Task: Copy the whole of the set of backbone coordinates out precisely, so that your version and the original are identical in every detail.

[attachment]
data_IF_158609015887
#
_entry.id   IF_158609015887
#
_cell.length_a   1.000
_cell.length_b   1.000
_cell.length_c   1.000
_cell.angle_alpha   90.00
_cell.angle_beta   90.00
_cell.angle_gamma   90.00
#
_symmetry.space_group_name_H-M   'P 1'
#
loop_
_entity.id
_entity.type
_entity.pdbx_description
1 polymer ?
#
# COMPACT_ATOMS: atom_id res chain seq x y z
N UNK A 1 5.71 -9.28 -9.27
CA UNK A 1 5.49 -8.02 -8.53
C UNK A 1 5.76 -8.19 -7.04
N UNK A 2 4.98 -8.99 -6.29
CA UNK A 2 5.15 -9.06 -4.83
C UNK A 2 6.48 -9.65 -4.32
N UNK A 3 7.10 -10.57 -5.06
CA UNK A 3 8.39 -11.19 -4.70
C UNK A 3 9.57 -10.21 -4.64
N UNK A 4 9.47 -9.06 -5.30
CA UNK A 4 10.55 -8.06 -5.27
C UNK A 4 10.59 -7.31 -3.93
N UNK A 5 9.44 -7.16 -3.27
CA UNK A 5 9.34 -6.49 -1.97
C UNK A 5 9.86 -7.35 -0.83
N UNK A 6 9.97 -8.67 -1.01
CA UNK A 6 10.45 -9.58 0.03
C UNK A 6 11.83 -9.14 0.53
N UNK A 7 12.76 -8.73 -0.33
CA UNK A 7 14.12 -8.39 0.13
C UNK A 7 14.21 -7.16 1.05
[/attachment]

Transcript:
data_IF_158609015887
#
_entry.id   IF_158609015887
#
_cell.length_a   1.000
_cell.length_b   1.000
_cell.length_c   1.000
_cell.angle_alpha   90.00
_cell.angle_beta   90.00
_cell.angle_gamma   90.00
#
_symmetry.space_group_name_H-M   'P 1'
#
loop_
_entity.id
_entity.type
_entity.pdbx_description
1 polymer ?
#
# COMPACT_ATOMS: atom_id res chain seq x y z
N UNK A 1 5.71 -9.28 -9.27
CA UNK A 1 5.49 -8.02 -8.53
C UNK A 1 5.76 -8.19 -7.04
N UNK A 2 4.98 -8.99 -6.29
CA UNK A 2 5.15 -9.06 -4.83
C UNK A 2 6.48 -9.65 -4.32
N UNK A 3 7.10 -10.57 -5.06
CA UNK A 3 8.39 -11.19 -4.70
C UNK A 3 9.57 -10.21 -4.64
N UNK A 4 9.47 -9.06 -5.30
CA UNK A 4 10.55 -8.06 -5.27
C UNK A 4 10.59 -7.31 -3.93
N UNK A 5 9.44 -7.16 -3.27
CA UNK A 5 9.34 -6.49 -1.97
C UNK A 5 9.86 -7.35 -0.83
N UNK A 6 9.97 -8.67 -1.01
CA UNK A 6 10.45 -9.58 0.03
C UNK A 6 11.83 -9.14 0.53
N UNK A 7 12.76 -8.73 -0.33
CA UNK A 7 14.12 -8.39 0.13
C UNK A 7 14.21 -7.16 1.05